“It was going to be in no man’s land,” Panik said. “You give it everything you’ve got. Fortunately the ball stayed in the glove.”

When it was over, the youngest Giant was in for another round of interviews to cap a hectic week. On Monday he made his debut and on Tuesday he picked up his first hit. Wednesday brought the first homer and Thursday was the first multi-hit game. What will the weekend include? Maybe a real nickname? 

For now, the Giants are fine with leaning on The Kid, because many of them didn’t even know how young the star of the week was until he was a couple of days into his big league career.

“I was thinking he was 23 or 24,” Samardzija said. “This has been really impressive.”

Instant Replay: Arroyo's late-game heroics lifts Giants past Padres

Instant Replay: Arroyo's late-game heroics lifts Giants past Padres

BOX SCORE

SAN FRANCISCO — On Monday, Christian Arroyo made his MLB debut. Tuesday brought his first hit and on Wednesday it was the first homer. Thursday’s game was his first multi-hit game as a big leaguer. What was in store Friday? The best swing yet.

Arroyo hit a go-ahead shot to left while leading off the eighth, giving the Giants a 4-3 win in their series opener with the Padres. The player coaches simply call “The Kid” has two homers in his first five games, and both have come in huge spots. Friday’s sent another jolt through AT&T Park and got a lead to Mark Melancon, who closed out the Padres.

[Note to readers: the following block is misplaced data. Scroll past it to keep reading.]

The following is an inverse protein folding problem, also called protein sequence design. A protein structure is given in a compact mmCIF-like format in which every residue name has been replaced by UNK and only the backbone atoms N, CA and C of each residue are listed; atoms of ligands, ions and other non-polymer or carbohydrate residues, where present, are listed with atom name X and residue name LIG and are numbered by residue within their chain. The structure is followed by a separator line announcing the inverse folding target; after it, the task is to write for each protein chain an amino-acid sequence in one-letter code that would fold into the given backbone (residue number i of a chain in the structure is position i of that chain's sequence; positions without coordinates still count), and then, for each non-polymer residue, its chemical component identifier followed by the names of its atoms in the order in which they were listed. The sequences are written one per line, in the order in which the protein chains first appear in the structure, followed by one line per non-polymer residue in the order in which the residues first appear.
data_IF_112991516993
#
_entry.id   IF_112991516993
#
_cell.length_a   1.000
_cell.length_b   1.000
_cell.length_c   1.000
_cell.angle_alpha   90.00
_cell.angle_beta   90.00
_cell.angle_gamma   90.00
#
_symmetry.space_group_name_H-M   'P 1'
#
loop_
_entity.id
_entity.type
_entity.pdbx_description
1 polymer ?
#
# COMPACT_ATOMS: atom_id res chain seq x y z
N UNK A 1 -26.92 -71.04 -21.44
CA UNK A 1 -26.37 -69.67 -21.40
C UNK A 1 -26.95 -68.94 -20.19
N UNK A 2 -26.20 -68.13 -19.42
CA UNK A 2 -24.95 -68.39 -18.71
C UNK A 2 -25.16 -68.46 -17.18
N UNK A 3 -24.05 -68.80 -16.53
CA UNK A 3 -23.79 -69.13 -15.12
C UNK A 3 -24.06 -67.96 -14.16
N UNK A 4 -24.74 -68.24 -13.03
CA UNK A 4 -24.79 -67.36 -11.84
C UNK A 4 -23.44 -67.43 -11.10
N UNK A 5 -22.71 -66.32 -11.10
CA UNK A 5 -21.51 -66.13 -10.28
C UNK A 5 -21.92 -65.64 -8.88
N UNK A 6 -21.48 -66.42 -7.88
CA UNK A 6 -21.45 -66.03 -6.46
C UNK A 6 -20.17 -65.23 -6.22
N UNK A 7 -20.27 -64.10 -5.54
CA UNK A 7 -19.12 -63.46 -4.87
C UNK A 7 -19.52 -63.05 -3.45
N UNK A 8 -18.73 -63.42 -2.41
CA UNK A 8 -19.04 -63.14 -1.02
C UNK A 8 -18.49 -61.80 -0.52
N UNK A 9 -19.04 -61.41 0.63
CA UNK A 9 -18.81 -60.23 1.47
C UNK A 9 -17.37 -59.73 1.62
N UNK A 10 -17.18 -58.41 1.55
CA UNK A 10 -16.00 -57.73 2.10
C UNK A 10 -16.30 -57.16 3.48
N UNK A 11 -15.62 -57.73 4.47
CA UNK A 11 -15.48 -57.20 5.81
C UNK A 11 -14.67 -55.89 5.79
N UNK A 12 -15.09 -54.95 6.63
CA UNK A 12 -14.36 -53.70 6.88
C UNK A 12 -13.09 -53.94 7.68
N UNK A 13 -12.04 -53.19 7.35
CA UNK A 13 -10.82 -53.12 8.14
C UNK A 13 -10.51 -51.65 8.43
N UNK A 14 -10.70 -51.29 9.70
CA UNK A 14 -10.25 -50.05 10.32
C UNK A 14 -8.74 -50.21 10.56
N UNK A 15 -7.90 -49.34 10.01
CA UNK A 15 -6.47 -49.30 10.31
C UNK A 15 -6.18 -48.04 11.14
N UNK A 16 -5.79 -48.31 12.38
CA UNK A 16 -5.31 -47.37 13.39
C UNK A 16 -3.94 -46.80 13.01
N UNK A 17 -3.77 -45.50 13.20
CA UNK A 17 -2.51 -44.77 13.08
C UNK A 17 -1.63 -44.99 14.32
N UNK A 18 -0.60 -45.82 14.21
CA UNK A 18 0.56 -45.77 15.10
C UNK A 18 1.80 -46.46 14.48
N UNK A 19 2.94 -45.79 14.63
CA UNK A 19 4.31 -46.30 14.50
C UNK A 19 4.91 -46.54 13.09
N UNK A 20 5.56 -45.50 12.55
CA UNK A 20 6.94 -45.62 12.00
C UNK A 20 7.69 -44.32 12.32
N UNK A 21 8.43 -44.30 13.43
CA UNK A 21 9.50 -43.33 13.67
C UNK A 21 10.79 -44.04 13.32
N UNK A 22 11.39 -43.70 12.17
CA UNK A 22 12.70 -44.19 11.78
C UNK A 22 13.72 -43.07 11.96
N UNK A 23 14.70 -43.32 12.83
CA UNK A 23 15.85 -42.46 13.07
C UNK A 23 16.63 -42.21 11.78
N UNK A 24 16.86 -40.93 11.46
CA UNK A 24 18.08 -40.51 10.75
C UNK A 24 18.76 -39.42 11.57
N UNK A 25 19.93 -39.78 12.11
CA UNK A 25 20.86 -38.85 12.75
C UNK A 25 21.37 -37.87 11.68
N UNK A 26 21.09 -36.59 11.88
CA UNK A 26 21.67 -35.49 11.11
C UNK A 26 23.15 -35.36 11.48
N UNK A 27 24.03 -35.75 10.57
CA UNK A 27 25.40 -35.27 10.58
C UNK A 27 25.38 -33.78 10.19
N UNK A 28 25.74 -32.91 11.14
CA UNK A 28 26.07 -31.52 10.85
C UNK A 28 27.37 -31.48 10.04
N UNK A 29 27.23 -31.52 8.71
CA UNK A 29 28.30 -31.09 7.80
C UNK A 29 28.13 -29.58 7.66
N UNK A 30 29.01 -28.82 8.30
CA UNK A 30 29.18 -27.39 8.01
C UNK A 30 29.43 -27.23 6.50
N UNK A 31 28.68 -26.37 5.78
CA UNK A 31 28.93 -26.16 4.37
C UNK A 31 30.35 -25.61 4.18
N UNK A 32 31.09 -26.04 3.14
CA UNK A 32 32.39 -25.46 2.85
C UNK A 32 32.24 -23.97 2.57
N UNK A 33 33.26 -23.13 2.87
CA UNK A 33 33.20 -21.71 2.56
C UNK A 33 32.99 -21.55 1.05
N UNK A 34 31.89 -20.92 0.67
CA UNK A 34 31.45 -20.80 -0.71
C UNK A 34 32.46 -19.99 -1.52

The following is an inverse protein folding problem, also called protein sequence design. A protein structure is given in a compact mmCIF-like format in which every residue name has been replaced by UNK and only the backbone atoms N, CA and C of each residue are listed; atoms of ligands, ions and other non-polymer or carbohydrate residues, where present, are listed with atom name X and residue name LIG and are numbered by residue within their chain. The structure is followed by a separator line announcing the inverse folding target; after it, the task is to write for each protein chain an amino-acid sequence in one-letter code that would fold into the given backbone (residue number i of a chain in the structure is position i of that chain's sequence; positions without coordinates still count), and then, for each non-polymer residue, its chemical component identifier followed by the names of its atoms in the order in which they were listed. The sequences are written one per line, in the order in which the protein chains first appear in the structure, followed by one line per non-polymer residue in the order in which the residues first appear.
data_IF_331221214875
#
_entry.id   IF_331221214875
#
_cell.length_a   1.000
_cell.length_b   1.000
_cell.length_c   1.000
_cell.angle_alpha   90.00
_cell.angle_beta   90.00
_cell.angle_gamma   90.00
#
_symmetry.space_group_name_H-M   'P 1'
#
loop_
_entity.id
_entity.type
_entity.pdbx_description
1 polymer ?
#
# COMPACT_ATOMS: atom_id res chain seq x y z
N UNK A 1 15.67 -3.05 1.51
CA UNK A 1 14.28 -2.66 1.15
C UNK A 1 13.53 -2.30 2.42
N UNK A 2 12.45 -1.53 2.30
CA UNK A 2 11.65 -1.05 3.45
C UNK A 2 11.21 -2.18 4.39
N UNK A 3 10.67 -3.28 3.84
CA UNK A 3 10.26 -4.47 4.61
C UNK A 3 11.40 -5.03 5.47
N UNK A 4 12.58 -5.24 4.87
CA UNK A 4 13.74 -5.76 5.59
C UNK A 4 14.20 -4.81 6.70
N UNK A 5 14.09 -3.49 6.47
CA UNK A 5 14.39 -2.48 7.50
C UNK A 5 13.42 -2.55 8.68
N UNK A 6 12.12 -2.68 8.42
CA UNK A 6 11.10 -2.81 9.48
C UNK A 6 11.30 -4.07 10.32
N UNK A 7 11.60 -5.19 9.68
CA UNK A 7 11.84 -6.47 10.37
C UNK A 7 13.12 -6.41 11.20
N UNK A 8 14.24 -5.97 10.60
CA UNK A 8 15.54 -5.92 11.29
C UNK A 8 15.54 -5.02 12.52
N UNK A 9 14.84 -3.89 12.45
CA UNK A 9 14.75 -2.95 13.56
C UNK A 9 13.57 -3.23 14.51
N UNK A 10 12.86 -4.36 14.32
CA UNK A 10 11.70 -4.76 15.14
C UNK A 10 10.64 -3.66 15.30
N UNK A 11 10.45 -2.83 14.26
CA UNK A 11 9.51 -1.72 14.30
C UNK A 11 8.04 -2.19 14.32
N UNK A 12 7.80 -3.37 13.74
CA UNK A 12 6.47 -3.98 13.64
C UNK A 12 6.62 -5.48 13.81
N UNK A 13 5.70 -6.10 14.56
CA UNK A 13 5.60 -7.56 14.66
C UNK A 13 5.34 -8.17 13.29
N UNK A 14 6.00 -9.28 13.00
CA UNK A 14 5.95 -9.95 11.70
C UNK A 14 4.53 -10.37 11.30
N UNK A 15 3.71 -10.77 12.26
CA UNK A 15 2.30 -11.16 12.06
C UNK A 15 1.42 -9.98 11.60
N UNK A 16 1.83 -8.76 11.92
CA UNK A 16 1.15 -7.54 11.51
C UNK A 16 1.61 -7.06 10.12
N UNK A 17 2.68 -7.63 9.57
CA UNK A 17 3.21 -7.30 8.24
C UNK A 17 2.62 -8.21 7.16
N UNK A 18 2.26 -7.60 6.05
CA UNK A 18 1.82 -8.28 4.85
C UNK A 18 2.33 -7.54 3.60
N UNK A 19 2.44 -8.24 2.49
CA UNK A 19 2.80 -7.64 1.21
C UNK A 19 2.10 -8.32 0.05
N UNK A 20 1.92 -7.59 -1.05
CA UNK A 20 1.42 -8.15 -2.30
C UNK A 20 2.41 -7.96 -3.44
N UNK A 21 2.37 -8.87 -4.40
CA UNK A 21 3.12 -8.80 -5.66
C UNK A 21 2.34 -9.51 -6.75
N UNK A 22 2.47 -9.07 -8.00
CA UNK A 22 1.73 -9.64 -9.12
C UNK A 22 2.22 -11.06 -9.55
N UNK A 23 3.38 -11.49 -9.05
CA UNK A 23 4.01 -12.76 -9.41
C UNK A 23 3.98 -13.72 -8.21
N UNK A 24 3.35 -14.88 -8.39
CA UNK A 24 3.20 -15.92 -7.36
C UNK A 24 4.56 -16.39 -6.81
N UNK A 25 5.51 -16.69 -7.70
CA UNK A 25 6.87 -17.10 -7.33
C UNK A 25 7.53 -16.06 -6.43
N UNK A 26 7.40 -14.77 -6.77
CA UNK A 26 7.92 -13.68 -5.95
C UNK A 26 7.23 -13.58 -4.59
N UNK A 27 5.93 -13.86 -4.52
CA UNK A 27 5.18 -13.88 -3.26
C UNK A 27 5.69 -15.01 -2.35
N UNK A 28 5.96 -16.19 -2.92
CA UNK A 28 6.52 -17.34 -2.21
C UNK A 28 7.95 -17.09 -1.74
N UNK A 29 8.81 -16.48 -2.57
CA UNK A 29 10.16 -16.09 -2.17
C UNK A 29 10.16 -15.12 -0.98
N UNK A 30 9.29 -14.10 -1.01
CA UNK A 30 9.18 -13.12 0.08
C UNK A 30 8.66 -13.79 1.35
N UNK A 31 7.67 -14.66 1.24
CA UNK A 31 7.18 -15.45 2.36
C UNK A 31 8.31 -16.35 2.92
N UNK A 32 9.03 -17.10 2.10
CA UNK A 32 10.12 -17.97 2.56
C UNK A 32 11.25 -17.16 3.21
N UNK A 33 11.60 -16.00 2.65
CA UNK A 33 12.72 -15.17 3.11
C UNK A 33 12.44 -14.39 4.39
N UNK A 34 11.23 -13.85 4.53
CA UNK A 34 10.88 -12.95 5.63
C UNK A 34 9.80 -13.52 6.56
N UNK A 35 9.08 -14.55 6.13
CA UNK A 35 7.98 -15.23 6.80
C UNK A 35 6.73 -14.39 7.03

For four innings, a long-haired right-hander was no-hitting the Padres. Jeff Samardzija was sharp early and he got a nice cushion in the first. Joe Panik and Brandon Belt led off with singles and Panik scored on Erick Aybar’s two-out error. A Conor Gillaspie knock made it 2-0. 

The first hit allowed by Samardzija was a painful one. He plunked Yangervis Solarte to open the fifth and Ryan Schimpf hit a long dinger to dead center to tie the game. Cory Spangenberg followed with a single to left that skipped under Belt’s glove. Spangenberg went to third on the play and scored on a bloop. 

Belt made up for the play in the bottom of the inning, beating the outfield shift with a double and scoring on Mike Morse’s sacrifice fly to right two batters later. Samardzija ran into trouble in the seventh, but with two in scoring position and one out, he got a strikeout and a grounder to third. The Giants put the go-ahead run on second in their half, but Hunter Pence and Morse struck out. 

Starting pitching report: Samardzija has allowed six homers. He’s tied for fourth in the NL with a handful of players, including Johnny Cueto and Matt Moore. 

Bullpen report: Melancon has five straight saves since blowing his first opportunity as a Giant. 

At the plate: Belt reached base four times. His on-base percentage is sitting at a cool .390. 

In the field: Panik made a brilliant diving catch in center for the first out of the ninth. 

Attendance: The Giants announced a sellout crowd. One of the fans looked just like Samardzija, possibly on purpose. 

Up next: Matt Cain has a 2.42 ERA but he left his last start with a tight hamstring. He’ll face Jhoulys Chacin (2-3, 5.90).